Do you struggle to find the right term or label? Some people use green, clean, mindful, conscious, natural and the list goes on and on. Do you find it problematic at times or do you choose based on your clients’ personal demands?
Generally, I use the term « clean beauty » for myself, but it’s up to my client’s preferences. Some argue that « clean » is not enough and choose « green ».
You mentioned working with Bottega Organica, but you also worked for 100% Pure and Ayla and since you have a long experience working with thriving and popular companies, have you noticed some sort of common ground between all the companies that have grown successfully. Is there such a thing as an « IT » factor? What makes a brand stand out in your opinion?
Definitely packaging and brand stories. There are plenty of stories starting as « I was dealing with a bad case of acne or I was diagnosed with a health condition, and I could not find anything on the market so I started making my own products…. » and to be honest, this is now an overplayed story. Maybe in 2015, this storyline was fine, but now the green beauty market is oversaturated and there are many, many brands that exist these days. For instance, Bottega Organica was founded by a team of Italian scientists and doctors, with a farm in Italy. LHamour which was founded by a Mongolian woman. Mongolia is such an under-the-radar country as there are still people who don’t know where it is and what it’s about. Therefore, not only is she highlighting her culture and traditions, but she’s also sharing how women in Mongolia create natural products. If you have a special story, this will help you stand out tremendously.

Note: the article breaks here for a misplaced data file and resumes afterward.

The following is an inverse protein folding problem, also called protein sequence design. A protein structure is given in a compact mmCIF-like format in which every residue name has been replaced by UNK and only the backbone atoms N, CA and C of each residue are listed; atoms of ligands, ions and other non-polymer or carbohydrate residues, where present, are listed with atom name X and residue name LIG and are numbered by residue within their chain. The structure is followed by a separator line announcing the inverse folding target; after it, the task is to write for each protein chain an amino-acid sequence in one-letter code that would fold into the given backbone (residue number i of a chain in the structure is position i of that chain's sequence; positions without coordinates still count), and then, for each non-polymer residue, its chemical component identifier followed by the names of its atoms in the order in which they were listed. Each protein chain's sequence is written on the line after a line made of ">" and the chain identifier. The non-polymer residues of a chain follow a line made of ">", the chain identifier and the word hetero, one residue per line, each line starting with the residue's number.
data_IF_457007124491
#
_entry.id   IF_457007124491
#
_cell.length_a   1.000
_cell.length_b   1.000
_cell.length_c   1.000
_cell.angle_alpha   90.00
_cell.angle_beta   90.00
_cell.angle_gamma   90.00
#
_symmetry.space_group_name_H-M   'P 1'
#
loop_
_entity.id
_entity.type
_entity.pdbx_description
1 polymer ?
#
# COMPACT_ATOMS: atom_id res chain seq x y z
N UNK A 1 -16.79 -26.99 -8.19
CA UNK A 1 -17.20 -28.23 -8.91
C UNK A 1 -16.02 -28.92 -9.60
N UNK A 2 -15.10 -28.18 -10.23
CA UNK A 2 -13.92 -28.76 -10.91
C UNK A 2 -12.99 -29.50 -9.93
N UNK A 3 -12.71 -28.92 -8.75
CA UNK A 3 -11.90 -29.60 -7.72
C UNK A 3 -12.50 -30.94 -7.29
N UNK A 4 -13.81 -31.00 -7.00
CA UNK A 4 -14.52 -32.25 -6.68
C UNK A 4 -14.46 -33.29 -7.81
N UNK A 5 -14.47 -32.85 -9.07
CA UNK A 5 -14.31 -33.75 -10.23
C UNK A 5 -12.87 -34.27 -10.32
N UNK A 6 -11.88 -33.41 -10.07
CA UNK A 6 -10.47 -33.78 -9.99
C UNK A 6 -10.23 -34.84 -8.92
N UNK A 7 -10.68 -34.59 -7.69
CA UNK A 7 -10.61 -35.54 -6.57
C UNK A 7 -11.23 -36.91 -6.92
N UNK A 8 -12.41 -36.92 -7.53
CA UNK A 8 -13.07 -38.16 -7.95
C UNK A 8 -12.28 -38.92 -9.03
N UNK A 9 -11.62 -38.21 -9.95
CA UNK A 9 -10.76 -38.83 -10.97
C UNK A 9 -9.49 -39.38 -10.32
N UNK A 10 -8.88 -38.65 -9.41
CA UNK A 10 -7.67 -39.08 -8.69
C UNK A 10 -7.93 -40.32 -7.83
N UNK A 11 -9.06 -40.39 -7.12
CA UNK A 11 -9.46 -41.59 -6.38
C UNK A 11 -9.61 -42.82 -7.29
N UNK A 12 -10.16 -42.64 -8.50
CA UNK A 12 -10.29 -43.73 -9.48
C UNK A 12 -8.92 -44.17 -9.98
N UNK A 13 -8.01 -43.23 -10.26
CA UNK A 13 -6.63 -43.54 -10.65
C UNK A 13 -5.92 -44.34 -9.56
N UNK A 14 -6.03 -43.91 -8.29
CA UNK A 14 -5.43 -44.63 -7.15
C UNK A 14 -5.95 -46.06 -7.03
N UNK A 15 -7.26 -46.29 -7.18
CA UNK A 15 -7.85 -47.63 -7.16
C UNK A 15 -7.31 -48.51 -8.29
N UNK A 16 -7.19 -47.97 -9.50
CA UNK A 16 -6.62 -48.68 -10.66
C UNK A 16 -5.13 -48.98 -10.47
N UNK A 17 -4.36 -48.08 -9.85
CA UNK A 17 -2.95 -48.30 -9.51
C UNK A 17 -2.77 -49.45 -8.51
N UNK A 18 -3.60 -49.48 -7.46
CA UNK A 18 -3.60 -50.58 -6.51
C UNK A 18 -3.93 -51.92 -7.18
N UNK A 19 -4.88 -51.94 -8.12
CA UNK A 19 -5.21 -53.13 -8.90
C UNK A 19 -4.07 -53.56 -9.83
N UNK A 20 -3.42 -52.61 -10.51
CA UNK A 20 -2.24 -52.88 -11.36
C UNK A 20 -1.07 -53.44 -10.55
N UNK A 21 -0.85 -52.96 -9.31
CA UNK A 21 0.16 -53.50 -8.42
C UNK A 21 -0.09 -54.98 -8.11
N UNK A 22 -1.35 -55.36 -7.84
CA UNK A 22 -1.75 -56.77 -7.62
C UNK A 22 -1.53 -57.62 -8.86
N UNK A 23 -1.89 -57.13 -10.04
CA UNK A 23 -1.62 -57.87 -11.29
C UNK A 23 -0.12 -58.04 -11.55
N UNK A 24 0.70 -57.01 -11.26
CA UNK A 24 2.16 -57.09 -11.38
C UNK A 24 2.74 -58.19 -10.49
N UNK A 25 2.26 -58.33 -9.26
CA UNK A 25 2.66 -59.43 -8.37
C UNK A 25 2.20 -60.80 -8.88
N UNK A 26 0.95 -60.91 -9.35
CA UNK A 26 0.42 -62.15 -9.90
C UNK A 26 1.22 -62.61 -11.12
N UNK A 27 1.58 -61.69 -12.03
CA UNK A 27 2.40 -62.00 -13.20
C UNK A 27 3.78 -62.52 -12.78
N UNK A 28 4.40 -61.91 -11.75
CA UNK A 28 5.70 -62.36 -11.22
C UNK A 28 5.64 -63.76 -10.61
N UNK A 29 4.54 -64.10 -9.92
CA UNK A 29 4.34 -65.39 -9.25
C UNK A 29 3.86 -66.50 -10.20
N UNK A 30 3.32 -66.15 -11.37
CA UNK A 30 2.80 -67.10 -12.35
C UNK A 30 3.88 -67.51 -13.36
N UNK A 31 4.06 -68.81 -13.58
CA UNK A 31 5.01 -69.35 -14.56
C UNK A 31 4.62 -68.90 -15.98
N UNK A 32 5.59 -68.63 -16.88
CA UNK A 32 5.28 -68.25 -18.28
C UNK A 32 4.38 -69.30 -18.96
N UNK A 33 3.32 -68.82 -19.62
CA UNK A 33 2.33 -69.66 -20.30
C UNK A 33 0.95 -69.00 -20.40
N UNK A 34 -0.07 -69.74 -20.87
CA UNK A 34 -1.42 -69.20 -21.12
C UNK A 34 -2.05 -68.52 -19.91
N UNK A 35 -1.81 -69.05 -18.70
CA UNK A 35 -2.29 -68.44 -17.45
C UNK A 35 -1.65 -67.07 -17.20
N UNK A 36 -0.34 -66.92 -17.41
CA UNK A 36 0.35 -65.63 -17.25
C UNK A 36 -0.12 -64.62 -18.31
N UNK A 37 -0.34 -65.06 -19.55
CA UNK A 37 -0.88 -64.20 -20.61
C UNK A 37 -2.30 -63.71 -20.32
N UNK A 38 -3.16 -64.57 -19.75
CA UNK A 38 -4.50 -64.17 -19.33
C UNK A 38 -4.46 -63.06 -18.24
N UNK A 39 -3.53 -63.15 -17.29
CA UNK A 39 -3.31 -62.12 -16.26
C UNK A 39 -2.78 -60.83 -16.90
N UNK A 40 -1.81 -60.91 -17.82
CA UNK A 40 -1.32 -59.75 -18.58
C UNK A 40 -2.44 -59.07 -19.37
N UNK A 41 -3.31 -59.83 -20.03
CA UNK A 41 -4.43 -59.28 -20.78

Packaging plays a big part. If the packaging is bland, with labels stuck on poorly, it’s going to be detrimental to brands. From my experience of talking to retailers and presenting them products, packaging was the main issue that prevented brands from reaching the market – even when retailed loved the formulas.
What is the most challenging part and also the most rewarding part of running Pink Moon?